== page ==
This is a case of political as there was a manipulation of policies, institutions and rules of procedure in the allocation of resources by political decision makers, who sed their power to sustain their position and wealth (“Anti-corruption glossary”, n.d.). In Maldives Case Adeeb and Yamen manipulated the public procurement process through the Maldives Marketing and Public Relations Corporation (MMPRC) in order to syphon off resources to their personal accounts.
Also, it is considered grand corruption due to the fact that there was an abuse of high-level power that benefited many and caused harm amongst society(“Anti-corruption glossary”, n.d.). The Maldives citizens obviously are affected by corruption which only benefits hotelier giants and corrupt politicians, while they are left to deal with the lack of resources and the social and environmental impact caused by hotel chains in their islands.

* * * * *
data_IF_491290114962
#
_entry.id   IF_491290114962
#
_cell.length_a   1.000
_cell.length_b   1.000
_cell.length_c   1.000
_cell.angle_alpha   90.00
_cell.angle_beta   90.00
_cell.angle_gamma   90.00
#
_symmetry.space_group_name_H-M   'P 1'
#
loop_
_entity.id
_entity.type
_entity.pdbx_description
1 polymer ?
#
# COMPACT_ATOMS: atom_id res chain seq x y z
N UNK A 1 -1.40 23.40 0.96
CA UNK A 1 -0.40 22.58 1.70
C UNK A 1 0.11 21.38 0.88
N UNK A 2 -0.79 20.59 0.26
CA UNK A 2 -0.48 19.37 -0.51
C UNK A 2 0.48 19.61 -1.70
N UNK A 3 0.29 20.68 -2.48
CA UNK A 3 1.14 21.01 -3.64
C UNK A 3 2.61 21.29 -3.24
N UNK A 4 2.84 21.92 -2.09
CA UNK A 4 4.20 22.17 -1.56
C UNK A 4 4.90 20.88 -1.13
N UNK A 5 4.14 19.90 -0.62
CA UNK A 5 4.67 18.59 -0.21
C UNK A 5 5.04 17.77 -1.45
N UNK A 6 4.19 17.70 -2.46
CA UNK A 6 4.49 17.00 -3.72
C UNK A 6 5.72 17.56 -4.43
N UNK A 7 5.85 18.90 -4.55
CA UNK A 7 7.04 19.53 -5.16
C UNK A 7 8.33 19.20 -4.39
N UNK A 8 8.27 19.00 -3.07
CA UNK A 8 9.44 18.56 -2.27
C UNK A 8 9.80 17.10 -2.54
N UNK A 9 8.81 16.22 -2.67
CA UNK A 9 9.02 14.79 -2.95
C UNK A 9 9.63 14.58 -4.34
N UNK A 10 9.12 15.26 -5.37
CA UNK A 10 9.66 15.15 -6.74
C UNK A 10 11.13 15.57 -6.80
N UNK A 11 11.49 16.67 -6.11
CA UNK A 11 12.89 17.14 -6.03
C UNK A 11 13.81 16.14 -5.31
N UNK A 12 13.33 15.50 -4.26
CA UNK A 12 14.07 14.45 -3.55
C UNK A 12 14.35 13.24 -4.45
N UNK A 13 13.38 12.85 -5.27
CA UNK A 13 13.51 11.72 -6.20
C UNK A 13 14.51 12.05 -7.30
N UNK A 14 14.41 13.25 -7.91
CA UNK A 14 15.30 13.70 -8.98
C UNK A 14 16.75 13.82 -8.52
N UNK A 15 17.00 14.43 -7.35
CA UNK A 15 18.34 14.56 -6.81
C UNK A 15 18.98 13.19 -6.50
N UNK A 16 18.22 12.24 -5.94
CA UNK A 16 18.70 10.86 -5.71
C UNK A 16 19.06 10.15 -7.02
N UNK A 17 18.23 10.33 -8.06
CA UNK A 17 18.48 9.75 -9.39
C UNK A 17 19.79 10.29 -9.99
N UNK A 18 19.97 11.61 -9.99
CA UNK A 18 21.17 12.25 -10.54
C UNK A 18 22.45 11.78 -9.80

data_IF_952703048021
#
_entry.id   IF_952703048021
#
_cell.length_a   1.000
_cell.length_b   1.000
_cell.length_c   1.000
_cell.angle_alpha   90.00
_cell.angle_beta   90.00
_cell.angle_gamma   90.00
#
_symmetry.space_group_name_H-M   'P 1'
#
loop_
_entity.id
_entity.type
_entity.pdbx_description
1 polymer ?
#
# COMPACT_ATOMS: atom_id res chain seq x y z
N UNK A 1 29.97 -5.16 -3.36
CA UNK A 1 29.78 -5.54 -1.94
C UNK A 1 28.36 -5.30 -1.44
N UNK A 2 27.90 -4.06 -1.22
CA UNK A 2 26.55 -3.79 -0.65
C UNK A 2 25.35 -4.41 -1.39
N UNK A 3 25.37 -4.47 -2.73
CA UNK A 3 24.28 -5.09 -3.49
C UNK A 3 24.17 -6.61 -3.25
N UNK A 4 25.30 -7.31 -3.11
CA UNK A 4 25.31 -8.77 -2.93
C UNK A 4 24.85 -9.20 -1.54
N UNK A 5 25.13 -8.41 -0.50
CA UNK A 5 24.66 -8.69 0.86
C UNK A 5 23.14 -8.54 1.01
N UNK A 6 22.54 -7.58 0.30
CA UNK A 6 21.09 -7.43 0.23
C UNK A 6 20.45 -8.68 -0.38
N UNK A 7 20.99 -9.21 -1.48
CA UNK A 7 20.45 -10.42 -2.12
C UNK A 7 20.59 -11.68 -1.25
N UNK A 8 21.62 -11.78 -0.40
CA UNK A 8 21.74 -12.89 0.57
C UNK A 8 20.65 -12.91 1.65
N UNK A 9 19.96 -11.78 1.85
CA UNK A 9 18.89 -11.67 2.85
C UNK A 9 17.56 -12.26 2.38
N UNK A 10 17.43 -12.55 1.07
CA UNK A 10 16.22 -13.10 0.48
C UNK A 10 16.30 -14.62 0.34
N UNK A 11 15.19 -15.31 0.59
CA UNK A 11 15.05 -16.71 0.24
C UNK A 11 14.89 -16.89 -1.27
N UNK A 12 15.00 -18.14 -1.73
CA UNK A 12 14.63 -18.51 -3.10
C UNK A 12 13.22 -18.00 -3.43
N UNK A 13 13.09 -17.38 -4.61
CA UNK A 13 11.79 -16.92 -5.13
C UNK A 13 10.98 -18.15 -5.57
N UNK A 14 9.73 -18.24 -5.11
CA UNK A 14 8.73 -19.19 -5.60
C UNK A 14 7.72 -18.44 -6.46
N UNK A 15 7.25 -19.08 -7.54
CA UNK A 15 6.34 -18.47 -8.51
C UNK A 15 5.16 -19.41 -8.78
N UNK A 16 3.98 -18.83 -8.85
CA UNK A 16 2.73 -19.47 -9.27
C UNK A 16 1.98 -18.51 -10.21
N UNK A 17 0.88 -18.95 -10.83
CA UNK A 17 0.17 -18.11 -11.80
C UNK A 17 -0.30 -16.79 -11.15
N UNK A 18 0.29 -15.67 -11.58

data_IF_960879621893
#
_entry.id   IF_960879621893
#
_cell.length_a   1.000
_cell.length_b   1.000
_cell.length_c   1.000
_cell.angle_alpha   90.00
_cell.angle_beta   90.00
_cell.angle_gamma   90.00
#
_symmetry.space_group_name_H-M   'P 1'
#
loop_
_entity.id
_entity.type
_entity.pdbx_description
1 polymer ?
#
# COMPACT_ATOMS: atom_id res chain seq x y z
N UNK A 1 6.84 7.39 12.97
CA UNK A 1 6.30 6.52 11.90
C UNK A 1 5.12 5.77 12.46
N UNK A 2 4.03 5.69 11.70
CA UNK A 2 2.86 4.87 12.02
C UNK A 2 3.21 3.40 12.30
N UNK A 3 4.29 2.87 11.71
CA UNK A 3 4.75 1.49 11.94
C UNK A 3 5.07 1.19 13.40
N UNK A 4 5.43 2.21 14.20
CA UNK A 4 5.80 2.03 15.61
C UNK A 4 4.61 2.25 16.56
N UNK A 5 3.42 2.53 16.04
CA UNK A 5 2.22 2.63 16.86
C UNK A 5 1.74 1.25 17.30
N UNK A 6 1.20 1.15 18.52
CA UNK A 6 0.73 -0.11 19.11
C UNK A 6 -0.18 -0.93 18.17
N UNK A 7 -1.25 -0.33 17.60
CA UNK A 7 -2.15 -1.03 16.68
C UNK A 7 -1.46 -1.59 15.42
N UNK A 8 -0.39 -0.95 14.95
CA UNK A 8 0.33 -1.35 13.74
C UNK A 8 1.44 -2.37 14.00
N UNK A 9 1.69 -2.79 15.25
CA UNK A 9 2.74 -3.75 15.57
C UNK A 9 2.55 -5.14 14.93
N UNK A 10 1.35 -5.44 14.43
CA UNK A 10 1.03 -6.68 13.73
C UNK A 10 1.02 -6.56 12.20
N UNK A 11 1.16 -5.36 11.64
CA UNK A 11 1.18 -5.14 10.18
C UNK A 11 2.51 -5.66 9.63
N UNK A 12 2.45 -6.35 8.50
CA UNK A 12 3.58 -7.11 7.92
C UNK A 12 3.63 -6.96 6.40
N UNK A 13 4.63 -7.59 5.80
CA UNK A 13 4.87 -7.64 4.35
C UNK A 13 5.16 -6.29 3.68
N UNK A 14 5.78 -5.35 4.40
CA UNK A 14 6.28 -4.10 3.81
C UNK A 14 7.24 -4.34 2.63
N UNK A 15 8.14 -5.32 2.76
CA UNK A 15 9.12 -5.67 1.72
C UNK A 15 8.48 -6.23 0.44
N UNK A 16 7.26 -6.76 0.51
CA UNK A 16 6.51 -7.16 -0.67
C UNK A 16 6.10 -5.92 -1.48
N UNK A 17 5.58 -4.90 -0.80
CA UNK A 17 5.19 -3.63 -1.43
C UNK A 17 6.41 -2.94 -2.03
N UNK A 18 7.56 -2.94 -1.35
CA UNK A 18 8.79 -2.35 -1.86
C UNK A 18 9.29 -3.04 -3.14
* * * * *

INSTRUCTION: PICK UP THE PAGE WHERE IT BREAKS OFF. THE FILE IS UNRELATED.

Furthermore, there was foreign bribery involved because allegedly Mr. Ong Beng Seng, offered hotel accommodation gifts to Tourism Prime Minister Adeeb and President Yameen when Beng Seng was looking for business opportunities in the islands.
- Anti-corruption glossary. Retrieved 5 November 2019, from https://www.transparency.org/glossary
- Maldives Ex-Vice President Testifies in Corruption Case Against Ex-President Yameen. (2019). Retrieved 5 November 2019, from https://thediplomat.com/2019/08/maldives-ex-vice-president-testifies-in-corruption-case-against-ex-president-yameen/
- Overview of the Industry. Retrieved 5 November 2019, from https://www.tourism.gov.mv/pubs/TourismIndustryinMaldives/overview.htm
- ICC Anticorruption Third Party diligence: A Guide for Small and Medium Size Enterprises. (2019). Retrieved 5 November 2019, from https://iccwbo.org/content/uploads/sites/3/2015/07/ICC-Anti-corruption-Third-Party-Due-Diligence-A-Guide-for-Small-and-Medium-sized-Enterprises.pdf
- Paradise lost among Maldives dodgy land deals. (2018). Retrieved 5 November 2019, from https://www.transparency.org/news/feature/paradise_lost_among_maldives_dodgy_land_deals